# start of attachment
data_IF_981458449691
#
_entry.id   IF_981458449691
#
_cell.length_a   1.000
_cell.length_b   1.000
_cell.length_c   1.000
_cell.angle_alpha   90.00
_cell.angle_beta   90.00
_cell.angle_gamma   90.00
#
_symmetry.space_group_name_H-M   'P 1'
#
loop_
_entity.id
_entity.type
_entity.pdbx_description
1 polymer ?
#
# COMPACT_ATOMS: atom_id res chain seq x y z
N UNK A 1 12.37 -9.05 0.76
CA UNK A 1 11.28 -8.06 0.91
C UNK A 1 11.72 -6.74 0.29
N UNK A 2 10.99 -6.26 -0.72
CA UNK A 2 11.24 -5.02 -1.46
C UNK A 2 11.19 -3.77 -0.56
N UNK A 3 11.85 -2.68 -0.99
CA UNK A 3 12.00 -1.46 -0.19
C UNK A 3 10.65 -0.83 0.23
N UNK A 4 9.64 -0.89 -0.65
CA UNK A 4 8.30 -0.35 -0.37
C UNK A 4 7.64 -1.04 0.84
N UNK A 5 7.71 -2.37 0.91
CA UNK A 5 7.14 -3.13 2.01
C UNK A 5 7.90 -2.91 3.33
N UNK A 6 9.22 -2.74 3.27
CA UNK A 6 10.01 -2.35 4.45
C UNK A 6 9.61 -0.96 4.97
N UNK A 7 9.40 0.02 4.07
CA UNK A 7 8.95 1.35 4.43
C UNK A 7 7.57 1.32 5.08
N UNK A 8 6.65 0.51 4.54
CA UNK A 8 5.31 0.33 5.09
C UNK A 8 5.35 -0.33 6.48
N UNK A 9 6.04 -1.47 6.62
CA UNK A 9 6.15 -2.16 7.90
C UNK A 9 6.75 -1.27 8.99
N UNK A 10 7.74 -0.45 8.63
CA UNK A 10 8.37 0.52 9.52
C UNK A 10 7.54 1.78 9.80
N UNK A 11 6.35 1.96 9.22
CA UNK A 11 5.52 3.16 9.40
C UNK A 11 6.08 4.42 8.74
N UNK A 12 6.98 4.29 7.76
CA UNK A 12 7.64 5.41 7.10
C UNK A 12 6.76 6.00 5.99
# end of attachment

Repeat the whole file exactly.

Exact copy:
data_IF_981458449691
#
_entry.id   IF_981458449691
#
_cell.length_a   1.000
_cell.length_b   1.000
_cell.length_c   1.000
_cell.angle_alpha   90.00
_cell.angle_beta   90.00
_cell.angle_gamma   90.00
#
_symmetry.space_group_name_H-M   'P 1'
#
loop_
_entity.id
_entity.type
_entity.pdbx_description
1 polymer ?
#
# COMPACT_ATOMS: atom_id res chain seq x y z
N UNK A 1 12.37 -9.05 0.76
CA UNK A 1 11.28 -8.06 0.91
C UNK A 1 11.72 -6.74 0.29
N UNK A 2 10.99 -6.26 -0.72
CA UNK A 2 11.24 -5.02 -1.46
C UNK A 2 11.19 -3.77 -0.56
N UNK A 3 11.85 -2.68 -0.99
CA UNK A 3 12.00 -1.46 -0.19
C UNK A 3 10.65 -0.83 0.23
N UNK A 4 9.64 -0.89 -0.65
CA UNK A 4 8.30 -0.35 -0.37
C UNK A 4 7.64 -1.04 0.84
N UNK A 5 7.71 -2.37 0.91
CA UNK A 5 7.14 -3.13 2.01
C UNK A 5 7.90 -2.91 3.33
N UNK A 6 9.22 -2.74 3.27
CA UNK A 6 10.01 -2.35 4.45
C UNK A 6 9.61 -0.96 4.97
N UNK A 7 9.40 0.02 4.07
CA UNK A 7 8.95 1.35 4.43
C UNK A 7 7.57 1.32 5.08
N UNK A 8 6.65 0.51 4.54
CA UNK A 8 5.31 0.33 5.09
C UNK A 8 5.35 -0.33 6.48
N UNK A 9 6.04 -1.47 6.62
CA UNK A 9 6.15 -2.16 7.90
C UNK A 9 6.75 -1.27 8.99
N UNK A 10 7.74 -0.45 8.63
CA UNK A 10 8.37 0.52 9.52
C UNK A 10 7.54 1.78 9.80
N UNK A 11 6.35 1.96 9.22
CA UNK A 11 5.52 3.16 9.40
C UNK A 11 6.08 4.42 8.74
N UNK A 12 6.98 4.29 7.76
CA UNK A 12 7.64 5.41 7.10
C UNK A 12 6.76 6.00 5.99